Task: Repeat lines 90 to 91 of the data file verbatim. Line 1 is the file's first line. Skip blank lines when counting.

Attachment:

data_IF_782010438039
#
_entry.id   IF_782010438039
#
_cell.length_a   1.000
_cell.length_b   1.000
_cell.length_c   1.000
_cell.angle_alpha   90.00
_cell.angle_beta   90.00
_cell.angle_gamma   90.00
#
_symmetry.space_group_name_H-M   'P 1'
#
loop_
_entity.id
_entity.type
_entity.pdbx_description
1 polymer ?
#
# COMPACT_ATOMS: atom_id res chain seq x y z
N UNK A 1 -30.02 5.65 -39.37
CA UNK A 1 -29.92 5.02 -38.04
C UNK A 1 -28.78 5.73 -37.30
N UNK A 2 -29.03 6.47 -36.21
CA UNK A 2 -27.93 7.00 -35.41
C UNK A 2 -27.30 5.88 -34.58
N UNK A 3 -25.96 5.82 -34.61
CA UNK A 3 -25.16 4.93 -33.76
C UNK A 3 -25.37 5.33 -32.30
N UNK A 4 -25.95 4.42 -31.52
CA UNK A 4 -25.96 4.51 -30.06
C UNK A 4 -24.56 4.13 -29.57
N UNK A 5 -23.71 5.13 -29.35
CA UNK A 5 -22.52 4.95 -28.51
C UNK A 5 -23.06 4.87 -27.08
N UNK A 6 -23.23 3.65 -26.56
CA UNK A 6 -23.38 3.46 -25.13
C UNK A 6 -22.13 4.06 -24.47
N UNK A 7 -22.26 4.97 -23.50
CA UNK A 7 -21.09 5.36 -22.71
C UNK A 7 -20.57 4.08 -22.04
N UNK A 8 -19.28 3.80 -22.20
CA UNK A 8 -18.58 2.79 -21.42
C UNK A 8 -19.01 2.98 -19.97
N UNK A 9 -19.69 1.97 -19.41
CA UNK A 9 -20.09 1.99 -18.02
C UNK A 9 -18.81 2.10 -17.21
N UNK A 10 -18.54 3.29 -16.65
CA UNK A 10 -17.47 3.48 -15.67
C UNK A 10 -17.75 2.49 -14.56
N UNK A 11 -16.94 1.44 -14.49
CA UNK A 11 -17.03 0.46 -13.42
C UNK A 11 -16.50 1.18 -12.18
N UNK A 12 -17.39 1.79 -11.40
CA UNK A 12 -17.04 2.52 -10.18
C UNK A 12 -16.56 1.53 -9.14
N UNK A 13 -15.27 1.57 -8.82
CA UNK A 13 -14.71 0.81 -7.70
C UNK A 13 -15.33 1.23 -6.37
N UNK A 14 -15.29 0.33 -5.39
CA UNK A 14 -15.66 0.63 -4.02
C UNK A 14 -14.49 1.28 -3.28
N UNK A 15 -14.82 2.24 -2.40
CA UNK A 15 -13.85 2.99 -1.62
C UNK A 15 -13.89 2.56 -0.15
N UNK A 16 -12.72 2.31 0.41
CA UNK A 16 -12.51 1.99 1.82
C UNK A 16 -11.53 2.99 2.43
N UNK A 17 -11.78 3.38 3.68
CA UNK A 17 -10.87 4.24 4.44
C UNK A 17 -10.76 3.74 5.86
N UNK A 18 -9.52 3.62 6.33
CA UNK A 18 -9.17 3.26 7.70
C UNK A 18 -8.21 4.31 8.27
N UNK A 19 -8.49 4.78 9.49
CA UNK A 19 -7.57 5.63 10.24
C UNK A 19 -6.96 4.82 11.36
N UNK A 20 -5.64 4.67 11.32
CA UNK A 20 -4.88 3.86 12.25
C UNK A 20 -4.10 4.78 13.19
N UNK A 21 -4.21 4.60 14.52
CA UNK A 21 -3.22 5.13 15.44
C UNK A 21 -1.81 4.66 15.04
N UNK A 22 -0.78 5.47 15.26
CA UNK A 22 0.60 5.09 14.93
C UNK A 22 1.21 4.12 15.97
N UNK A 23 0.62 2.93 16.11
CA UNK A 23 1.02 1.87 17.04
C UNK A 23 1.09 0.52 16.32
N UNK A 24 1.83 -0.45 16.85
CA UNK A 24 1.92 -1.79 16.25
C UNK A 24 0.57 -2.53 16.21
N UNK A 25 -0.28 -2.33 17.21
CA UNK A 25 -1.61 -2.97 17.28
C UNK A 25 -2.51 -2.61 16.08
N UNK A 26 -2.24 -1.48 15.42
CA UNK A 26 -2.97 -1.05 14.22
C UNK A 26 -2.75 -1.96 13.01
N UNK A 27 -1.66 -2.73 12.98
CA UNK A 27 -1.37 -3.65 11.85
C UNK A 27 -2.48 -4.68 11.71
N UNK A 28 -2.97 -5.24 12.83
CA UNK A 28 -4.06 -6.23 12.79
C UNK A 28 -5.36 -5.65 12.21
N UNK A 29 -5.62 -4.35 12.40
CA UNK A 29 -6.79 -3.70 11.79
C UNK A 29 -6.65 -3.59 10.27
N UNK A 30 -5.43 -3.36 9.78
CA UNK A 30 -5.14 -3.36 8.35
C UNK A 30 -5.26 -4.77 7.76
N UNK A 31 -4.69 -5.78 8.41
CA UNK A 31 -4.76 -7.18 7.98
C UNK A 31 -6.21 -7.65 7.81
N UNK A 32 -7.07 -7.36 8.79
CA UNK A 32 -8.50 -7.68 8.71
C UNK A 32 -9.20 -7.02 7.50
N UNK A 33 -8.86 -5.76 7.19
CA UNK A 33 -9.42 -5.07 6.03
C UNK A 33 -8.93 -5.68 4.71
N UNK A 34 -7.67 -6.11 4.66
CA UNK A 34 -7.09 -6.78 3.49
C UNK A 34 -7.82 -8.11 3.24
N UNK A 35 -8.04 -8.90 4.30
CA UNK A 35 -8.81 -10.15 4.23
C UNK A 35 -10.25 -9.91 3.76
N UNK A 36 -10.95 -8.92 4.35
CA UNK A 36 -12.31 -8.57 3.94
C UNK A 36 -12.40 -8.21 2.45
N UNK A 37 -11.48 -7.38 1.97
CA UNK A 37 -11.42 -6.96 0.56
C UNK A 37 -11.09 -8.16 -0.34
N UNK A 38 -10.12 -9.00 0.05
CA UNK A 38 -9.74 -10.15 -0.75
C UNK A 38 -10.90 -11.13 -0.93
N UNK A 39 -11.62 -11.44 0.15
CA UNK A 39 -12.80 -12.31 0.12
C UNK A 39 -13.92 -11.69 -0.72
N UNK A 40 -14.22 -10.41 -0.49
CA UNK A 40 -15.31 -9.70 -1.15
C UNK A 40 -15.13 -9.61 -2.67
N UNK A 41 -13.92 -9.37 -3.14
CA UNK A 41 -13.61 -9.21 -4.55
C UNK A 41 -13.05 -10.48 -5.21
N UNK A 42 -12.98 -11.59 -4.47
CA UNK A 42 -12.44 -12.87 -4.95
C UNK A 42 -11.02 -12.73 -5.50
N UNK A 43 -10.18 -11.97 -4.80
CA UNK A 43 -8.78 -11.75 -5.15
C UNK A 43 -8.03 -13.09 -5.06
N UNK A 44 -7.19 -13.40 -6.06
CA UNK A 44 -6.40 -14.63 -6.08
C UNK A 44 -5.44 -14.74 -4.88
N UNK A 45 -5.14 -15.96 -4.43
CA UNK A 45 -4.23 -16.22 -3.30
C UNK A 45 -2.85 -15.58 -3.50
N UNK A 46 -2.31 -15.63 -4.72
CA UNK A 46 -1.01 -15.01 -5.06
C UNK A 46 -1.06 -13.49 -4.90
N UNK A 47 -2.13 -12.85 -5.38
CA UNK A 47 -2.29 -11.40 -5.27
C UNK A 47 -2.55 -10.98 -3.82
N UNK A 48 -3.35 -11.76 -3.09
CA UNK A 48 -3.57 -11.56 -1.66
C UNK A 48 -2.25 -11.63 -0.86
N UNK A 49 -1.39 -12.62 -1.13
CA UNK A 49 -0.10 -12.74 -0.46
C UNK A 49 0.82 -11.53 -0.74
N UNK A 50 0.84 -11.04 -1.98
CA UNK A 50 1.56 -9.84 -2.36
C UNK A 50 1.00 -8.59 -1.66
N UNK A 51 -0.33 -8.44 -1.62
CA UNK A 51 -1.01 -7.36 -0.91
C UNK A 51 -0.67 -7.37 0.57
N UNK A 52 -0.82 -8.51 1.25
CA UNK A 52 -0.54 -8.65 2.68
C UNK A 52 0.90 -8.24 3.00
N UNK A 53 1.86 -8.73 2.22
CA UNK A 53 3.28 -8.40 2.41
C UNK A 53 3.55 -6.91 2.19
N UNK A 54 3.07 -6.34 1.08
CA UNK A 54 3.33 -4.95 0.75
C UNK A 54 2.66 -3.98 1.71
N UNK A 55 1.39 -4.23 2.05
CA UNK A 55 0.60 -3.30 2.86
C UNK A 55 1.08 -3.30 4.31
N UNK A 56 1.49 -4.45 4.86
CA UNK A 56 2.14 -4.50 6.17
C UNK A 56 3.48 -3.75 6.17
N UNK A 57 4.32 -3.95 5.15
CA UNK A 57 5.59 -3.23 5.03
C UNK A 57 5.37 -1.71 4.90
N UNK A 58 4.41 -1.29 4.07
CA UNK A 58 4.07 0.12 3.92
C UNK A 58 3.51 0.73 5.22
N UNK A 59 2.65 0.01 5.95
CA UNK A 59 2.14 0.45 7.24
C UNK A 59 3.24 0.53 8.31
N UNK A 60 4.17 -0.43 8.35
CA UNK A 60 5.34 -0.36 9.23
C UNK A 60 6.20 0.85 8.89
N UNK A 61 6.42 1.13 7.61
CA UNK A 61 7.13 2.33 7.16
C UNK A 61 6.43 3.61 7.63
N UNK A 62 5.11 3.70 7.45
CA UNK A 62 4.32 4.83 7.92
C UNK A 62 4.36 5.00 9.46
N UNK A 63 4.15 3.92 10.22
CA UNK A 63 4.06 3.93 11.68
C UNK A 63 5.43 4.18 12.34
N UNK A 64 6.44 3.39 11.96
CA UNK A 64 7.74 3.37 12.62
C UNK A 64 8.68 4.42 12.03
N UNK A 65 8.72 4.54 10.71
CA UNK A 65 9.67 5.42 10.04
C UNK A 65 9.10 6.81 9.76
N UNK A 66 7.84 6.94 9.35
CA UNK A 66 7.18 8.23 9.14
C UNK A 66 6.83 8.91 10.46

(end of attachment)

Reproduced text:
N UNK A 24 1.83 -0.45 16.85
CA UNK A 24 1.92 -1.79 16.25